Turkey's CHP deputy says party ready to 'solve Kurdish issue'

"Our presidential candidate Mr. Ince used to be a neo-nationalist and someone keeping a distance from the Kurdish issue," but not anymore, Erdal Aksunger tells Kurdistan 24.

ISTANBUL (Kurdistan 24) - Deputy Chairman of Turkey's leading opposition Republican People's Party (CHP) Erdal Aksunger said on Friday that the group's presidential candidate had the resolve to recognize Kurdish rights on the basis of "equal citizenship."

Speaking to Kurdistan 24 TV's Istanbul bureau, Aksunger stated that CHP had made it a part of its election promises to strengthen local administrations in accordance with European Union standards and recognize the right to education in one's mother tongue.

Turkey is holding snap general and presidential elections on Sunday, called for by incumbent President Recep Tayyip Erdogan, who the opposition and Kurds accuse of grave human rights violations and an increasingly authoritarian rule.

"Our presidential candidate Mr. [Muharrem] Ince used to be a neo-nationalist and someone keeping a distance from the Kurdish issue," Aksunger said. "But we have in the last past year told our friends and Mr. Ince that the most critical aspect of the Kurdish issue was to see the people as human beings."

Ince, a former high school physics teacher, has become the most formidable rival of Erdogan and his combative style has put the President on the defensive for the first time in his rule over successive governments since 2003.

"There, you see, Mr. Ince said there should be education in the mother tongue. If you notice, Muharrem Ince said this not in the [Kurdish-majority] east but the west. This is precious. The Kurdish issue and the problems of the [Kurdish] region need to be first digested by the people in the west, and then make them a part of the solution," he added. "We are supporters of this."

In his election rallies, Ince has told supporters that "our kids will get an education in three languages: Turkish, our mother tongues, and a foreign one."

Erdogan's other opponent, Selahattin Demirtas of the pro-Kurdish Peoples' Democratic Party (HDP), remains jailed pending trial for more than 18 months so far, over his speeches and rallies prosecutors consider "terrorist propaganda and separatism."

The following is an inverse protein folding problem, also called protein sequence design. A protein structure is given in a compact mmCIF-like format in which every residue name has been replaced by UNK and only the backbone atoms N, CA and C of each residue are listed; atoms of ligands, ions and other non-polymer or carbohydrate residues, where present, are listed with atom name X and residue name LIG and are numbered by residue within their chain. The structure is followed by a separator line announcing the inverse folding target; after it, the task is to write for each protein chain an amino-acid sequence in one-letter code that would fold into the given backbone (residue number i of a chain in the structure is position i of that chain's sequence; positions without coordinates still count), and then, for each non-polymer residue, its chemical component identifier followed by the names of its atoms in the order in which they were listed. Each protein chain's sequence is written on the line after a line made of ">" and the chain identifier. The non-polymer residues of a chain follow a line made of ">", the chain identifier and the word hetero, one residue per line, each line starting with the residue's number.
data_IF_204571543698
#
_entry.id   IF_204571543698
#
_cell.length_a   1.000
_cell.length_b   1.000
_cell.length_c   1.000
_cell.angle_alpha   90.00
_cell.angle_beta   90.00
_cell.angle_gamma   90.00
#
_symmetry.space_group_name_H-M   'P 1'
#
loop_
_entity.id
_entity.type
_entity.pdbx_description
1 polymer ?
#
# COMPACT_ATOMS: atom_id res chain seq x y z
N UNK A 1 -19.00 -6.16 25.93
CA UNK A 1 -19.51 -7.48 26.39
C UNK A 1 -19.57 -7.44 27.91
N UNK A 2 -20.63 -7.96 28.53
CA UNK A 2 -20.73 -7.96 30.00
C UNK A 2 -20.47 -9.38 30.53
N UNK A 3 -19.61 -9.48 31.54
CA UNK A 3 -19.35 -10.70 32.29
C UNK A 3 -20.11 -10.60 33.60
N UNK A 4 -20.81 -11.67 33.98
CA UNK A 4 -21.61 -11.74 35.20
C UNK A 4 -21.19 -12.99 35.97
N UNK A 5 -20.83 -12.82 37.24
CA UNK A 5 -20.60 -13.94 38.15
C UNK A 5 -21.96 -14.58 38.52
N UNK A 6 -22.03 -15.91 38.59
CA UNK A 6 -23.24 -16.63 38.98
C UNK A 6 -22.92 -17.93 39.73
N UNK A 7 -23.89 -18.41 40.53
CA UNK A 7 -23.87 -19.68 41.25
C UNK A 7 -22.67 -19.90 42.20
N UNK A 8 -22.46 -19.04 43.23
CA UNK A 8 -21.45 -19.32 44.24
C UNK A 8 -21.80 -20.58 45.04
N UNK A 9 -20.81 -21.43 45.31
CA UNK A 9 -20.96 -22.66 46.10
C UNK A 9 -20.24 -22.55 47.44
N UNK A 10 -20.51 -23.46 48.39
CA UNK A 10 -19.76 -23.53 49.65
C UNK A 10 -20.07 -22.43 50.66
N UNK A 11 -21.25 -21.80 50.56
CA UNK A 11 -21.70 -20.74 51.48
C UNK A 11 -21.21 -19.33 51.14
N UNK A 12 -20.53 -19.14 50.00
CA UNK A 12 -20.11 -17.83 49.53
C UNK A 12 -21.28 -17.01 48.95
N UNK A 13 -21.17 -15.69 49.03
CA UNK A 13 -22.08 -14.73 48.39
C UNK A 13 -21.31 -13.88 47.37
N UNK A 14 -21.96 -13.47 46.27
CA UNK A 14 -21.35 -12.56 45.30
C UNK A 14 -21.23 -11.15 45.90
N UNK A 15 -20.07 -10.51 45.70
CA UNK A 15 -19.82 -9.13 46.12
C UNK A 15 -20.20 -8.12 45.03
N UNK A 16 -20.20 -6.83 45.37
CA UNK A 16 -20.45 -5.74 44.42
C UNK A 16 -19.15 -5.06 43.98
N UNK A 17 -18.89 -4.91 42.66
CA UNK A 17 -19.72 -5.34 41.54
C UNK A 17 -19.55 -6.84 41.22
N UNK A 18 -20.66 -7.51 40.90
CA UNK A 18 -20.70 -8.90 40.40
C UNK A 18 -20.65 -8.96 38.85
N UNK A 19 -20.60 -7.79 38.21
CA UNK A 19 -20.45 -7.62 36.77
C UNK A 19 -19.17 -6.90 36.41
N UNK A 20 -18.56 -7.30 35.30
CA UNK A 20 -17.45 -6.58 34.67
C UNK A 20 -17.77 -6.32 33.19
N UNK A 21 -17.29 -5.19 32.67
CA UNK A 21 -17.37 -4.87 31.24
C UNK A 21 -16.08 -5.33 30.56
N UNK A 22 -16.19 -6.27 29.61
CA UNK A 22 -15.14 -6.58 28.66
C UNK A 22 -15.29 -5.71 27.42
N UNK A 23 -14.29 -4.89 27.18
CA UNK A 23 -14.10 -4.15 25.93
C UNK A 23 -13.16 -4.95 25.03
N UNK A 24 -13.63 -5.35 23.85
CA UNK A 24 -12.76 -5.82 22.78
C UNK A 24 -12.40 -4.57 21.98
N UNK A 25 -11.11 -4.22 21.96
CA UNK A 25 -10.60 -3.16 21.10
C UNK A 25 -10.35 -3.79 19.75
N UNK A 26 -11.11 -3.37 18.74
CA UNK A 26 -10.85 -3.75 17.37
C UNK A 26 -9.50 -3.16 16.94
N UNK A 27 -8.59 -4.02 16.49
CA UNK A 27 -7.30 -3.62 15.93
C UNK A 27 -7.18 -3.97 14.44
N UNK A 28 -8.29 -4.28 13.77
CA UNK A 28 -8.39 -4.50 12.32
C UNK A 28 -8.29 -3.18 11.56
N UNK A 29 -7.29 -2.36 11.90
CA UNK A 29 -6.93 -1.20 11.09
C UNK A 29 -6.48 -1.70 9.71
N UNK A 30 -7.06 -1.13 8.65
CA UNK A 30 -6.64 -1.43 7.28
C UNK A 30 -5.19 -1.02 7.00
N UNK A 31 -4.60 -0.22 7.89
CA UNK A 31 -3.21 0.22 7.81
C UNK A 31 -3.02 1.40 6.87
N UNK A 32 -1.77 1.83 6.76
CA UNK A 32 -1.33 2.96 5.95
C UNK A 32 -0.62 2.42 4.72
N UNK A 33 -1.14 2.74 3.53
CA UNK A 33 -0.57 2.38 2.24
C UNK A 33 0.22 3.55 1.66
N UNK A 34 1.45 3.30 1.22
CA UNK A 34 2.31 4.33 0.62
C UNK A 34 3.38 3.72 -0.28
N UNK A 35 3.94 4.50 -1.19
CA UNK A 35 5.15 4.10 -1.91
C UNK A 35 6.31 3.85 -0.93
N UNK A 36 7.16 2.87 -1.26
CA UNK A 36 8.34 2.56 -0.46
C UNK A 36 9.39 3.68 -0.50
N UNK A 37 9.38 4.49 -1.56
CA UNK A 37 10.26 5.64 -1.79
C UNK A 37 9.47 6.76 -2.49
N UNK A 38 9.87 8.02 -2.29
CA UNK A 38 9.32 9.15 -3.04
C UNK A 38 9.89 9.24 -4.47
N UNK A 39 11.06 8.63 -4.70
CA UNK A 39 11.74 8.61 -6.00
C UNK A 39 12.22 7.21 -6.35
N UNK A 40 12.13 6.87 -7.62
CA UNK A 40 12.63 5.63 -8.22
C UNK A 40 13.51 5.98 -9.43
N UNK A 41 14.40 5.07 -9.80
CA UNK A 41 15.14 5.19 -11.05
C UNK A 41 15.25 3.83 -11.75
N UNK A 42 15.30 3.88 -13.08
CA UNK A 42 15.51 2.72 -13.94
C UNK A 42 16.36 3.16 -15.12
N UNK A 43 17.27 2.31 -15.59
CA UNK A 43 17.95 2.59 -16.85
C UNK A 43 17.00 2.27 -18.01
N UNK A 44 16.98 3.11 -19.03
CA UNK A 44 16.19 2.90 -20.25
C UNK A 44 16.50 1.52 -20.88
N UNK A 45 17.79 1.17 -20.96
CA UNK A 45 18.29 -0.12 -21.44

The prospects of toppling Erdogan on June 24 or in a run-off in early July have brought the CHP and HDP closer this term. It is the first time a prominent politician, since the republic's founder Mustafa Kemal Ataturk, has courted the Kurds' demand for linguistic rights and self-rule.

"I believe the Republican People's Party will solve the Kurdish issue very easily. During this election campaign, the CHP has turned its face further toward the east," he said, euphemistically using the geographic term for the part of Turkey that is historically known as a part of Greater Kurdistan.

Erdogan and his Islamist-rooted Justice and Development Party (AKP) has in the past used the name of "Kurdistan" and promised to bring a peaceful solution to the four-decades-long conflict between Ankara and the Kurdistan Workers' Party (PKK) in peace talks.

However, his administration later carried out a destructive campaign on autonomy-claiming Kurdish towns in 2015, after the AKP lost a parliamentary majority thanks to HDP's emergence in polls. It also made threats in response to the Iraqi Kurdistan Region's September independence referendum. After this, the Turkish army invaded the Afrin canton in Syrian Kurdistan, displacing 160 thousand people.

Aksunger said that what Turkey needed was a culture of co-existence.

"CHP has 21 important points on the Kurdish issue. Our candidate Ince is acting on this basis."

Among those points, CHP says it will reform the Turkish criminal code and anti-terror laws in a way to avoid violating personal liberties and democratic rights, and to recognize mother tongues and clear all minefields in the conflict-ridden southeastern provinces.

The CHP and its candidate have yet to explain whether their administration would, if victorious, withdraw forces from Iraqi and Syrian Kurdistan, or if they intend to end the war with PKK at home through political negotiations.

Editing by John J. Catherine